I took to art school like a fish to water. I studied traditional foundation art, which I believe all designers should study:
Drawing, Color, Art History, 2D and 3D design. I also began courses in Flash, Web Design, and Photography.
Perhaps more importantly, I began consuming design. I ate and slept every form of design, and art, I could get my hands on. From trips to galleries and museums in NYC and Massachusetts, to magazines, to web collections and sites and books, my desire to learn about everything from web design to the history of typography was insatiable. I also met Frederick Schneider, my first Design Professor, mentor, and now dear friend. An accomplished Illustrator and Creative Director, Rick guided me toward beginning my own career. Within a few months I was working as a respected freelance designer across print and web serving local clients. I also deepened my study of photography, winning a number of artists' grants, publishing work in magazines, and taking part in group gallery shows.
After graduating art school, I navigated through a number of personal changes, moved locally, and landed a job at local NPR affiliate WFCR & WNNZ.
At the station, I wore a number of design & tech hats: web designer, graphic designer, web master, trainer...and more. (This type of role is very typical of
design in smaller communities.) During my time at the station, in retrospect, I became a UX Designer: I was at the helm of a project to completely overhaul
the station's public-facing web properties. Guided by instinct and a research ability that I'm proud of, I made wireframes, held interviews with all stakeholders and constituents,
and endeavored not to start with a pretty design, but rather to solve problems the station had with engagement. An example was launching a Classical Music blog
for admired longtime music hosts Peter Reney and John Montanari. John found a voice in blogging and carried the habit through in his retirement!
At this time, a number of forces in my life came together to emphasize to me that it was time to move to a larger metro area, and I chose DC. I'm glad I did.
In DC, I found the inspiration and job opportunities to extend my work. From a web design gig that got me
established in the area, I began attending every event and meetup I could. When I wasn't working or having fun with friends or family,
I was reading, sketching, and developing skills. Those skills were recognized when I was offered a contract position on a newly-forming design team
at Capital One in Vienna, VA. The 3rd Designer in on the new IxD team under Mick Winters, I was embedded on projects that stretched me to
work across mobile (iOS, Android prototype), web, and concept-strategy. I took on all that was offered and expanded my responsibility
across UX: from supporting 3rd party off-site development teams in an Agile Scrum Environment, to taking part in strategy sessions,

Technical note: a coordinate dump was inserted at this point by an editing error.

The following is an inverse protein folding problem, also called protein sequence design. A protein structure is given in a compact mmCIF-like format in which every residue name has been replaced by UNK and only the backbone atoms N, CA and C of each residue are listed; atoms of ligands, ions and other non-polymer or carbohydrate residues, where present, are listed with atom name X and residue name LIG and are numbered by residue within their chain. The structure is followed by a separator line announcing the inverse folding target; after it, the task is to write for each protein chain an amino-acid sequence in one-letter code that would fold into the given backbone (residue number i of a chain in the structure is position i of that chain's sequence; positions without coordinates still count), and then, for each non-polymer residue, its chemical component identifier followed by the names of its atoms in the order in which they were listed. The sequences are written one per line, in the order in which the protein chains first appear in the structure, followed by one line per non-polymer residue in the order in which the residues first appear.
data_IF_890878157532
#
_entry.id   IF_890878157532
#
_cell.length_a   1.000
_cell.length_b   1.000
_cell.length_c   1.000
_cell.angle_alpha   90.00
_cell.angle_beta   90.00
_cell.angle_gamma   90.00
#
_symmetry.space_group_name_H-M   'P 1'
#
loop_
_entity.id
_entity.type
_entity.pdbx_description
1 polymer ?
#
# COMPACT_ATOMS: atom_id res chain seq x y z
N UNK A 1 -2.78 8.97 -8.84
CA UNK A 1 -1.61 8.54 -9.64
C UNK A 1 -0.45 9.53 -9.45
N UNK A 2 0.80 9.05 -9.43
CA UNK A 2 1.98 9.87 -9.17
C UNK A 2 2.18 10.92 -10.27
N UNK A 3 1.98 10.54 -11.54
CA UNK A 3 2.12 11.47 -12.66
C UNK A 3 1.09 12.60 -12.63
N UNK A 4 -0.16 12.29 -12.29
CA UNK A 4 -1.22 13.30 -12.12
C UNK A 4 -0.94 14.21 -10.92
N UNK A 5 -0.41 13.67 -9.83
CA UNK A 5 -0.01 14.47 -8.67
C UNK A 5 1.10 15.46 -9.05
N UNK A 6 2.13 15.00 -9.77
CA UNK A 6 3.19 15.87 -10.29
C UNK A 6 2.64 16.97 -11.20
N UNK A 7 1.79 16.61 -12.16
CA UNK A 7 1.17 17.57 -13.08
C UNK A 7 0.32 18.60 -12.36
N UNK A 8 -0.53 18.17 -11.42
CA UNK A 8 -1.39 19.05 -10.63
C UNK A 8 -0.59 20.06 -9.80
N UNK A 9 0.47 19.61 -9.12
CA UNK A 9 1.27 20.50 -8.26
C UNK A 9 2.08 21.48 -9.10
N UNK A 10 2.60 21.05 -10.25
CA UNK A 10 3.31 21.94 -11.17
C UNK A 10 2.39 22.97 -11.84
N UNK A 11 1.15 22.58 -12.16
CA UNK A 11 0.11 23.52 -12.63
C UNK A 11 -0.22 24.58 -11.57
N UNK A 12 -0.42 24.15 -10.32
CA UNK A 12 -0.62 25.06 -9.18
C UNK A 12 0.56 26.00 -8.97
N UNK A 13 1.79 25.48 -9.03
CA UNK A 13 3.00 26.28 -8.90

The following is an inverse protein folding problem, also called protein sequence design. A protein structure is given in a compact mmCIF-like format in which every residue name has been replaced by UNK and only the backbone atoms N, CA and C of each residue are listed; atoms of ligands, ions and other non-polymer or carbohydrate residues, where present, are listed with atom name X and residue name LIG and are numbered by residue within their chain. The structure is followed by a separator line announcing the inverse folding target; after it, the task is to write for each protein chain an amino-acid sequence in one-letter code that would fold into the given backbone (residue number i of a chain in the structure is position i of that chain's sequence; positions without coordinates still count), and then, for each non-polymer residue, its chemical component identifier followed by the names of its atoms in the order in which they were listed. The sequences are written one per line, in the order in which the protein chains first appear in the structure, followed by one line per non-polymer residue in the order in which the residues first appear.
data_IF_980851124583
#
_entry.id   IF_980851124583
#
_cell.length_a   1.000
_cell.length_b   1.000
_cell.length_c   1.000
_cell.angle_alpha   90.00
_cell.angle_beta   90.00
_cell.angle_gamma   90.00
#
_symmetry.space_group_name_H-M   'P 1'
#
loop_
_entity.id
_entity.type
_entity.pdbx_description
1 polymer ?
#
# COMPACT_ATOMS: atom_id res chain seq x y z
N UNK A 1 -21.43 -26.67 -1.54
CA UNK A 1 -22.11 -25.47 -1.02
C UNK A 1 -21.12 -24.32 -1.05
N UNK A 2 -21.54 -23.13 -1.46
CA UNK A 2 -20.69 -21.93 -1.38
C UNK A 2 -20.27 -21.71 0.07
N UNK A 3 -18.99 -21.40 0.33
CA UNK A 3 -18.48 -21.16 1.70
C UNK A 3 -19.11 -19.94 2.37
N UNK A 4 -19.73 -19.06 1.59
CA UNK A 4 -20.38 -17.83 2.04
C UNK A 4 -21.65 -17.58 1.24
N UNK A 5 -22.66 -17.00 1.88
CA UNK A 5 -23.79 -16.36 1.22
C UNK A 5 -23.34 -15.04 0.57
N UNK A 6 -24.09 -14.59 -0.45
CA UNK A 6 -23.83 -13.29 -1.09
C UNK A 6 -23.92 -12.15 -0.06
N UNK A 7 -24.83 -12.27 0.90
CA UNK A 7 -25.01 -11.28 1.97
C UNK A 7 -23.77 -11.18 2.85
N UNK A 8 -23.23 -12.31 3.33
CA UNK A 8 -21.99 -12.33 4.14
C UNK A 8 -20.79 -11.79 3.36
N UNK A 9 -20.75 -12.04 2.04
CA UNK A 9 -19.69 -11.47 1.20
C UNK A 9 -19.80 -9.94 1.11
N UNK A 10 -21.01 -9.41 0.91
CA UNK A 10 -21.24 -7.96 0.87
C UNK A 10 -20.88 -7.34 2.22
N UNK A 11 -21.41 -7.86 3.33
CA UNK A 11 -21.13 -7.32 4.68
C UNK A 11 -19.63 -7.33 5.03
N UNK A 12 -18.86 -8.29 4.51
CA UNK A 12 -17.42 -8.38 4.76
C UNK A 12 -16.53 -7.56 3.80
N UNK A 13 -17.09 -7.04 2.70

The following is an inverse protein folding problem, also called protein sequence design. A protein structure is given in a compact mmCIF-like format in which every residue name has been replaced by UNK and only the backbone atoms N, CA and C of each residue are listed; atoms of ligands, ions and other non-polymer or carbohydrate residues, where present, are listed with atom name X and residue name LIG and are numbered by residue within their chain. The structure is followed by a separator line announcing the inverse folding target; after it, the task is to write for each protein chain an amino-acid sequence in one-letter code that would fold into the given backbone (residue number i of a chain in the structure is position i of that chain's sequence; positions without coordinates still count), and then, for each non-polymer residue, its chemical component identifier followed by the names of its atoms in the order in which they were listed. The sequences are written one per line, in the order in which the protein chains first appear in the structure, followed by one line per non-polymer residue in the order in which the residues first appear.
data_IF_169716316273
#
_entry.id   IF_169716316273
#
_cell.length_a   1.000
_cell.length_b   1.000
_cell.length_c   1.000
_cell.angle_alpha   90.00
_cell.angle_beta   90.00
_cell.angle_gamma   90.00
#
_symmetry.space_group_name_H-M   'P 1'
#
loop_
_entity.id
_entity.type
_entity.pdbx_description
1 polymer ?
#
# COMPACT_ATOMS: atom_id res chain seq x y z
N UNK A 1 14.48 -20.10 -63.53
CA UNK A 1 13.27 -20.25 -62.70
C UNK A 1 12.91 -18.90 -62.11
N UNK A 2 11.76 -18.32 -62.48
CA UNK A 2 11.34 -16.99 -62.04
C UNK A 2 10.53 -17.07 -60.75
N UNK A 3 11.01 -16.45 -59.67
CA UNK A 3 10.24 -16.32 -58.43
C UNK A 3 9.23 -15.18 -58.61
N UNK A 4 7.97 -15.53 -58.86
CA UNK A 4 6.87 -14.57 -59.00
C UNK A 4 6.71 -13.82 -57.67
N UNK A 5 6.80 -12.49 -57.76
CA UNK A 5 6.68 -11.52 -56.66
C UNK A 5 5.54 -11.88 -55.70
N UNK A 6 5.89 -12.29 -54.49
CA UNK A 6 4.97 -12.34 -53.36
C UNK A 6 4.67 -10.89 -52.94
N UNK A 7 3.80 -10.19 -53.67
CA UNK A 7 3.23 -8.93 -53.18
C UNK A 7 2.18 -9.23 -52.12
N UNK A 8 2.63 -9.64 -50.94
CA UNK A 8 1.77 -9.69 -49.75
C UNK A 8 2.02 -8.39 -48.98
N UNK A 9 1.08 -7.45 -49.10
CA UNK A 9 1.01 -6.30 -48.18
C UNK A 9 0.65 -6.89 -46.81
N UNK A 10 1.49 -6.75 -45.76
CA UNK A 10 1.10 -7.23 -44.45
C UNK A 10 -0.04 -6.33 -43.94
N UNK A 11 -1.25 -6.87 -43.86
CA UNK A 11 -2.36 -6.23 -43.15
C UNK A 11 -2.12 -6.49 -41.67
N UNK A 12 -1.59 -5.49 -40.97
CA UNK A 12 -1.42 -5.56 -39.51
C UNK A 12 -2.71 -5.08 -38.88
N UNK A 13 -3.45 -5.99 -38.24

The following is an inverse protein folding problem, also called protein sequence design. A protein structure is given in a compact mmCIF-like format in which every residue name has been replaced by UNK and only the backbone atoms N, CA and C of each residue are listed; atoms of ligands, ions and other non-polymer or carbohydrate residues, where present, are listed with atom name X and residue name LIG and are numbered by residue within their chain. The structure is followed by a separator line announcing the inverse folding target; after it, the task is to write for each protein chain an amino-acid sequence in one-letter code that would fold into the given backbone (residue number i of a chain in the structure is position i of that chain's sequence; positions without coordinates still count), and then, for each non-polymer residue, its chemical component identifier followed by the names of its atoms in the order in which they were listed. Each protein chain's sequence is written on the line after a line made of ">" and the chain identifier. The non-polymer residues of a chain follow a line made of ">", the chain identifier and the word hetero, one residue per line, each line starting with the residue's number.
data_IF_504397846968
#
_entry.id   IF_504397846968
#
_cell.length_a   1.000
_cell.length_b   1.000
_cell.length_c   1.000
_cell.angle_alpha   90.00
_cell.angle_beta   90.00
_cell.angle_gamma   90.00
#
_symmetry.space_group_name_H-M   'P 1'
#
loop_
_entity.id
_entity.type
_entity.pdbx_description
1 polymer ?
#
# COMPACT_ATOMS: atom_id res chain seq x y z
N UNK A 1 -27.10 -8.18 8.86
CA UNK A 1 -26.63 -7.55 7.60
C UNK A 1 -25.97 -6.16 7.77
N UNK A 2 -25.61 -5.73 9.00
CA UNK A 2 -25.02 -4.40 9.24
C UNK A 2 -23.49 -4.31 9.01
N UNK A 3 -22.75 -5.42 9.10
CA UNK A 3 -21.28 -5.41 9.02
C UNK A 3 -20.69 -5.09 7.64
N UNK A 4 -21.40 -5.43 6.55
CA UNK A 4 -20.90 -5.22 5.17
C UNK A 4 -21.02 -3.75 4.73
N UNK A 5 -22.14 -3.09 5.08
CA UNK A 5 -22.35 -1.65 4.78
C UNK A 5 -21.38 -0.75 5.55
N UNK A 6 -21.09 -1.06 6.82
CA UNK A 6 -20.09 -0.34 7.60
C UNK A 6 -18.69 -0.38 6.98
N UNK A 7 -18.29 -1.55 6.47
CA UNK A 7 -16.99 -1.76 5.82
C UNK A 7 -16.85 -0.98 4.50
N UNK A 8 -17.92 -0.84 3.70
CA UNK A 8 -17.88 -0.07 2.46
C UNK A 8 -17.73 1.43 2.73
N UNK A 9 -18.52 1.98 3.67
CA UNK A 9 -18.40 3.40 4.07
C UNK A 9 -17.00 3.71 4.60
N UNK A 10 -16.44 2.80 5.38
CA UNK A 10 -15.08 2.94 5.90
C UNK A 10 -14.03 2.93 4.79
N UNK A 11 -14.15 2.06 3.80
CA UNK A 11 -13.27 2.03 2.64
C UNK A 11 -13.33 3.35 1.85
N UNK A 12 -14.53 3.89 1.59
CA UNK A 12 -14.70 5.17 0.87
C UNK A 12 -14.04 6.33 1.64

I made work for C-Suite presentations and, critically, began focusing on user testing.
During this time, I began to comprehend the incredible number of moving pieces that go into UX, UI, Product Design, and Design Strategy. I took a Stanford Course online at this time and discovered Design Thinking. Call it by any name you wish: Design Thinking gave me language to put to teaching and advocating for an iterative design process that encouraged a Test & Learn philosophy, making room for distinct ideation and defining success by meeting user's needs. Using Design Thinking Methods, I began and led the growing design studio's first every Studio critiques, and went from assisting with testing to developing, leading, and conducting user research methods. I was beyond hooked and found that I enjoy the entire spectrum of the design process: concept generation and strategy being all the more rewarding when you're shipping wireframes, user flows, and conducting test with paper prototypes. I followed several major projects throughout lifecycle including creating an iOS demo that was presented to Rich Fairbanks, Capital One Founder & CEO - leading to full funding of a major new small business banking platform.
When my contract period ended at Capital One, I began a careful career search while doing Agency contract work with RP3 in Bethesda. My search led to my current role as UX/UI Designer at LastPass, the world's leading Password Management startup. My work at LastPass spans mobile (iOS, Android), desktop (Mac OS), and browser plug-ins that solve a significant need: users require our product to not only manage and store their passwords, but guide them through an increasingly complex online life. Working with Founding and Senior developers (as the first UXD on staff, and first designer on the dev team!) offers the challenge of delivering lightening fast UX deliverables and solutions. I am particularly proud of launching a full usability testing program, and initiatives to simplify a feature-rich and complex UX to make users more able than ever to eliminate password pain. In addition, I've helped guide an emphasis on brand standardization across product and marketing, and contributed not only design improvements, but also importantly, gathered user insights to help guide new feature development as well as improvement and standardization of existing solutions.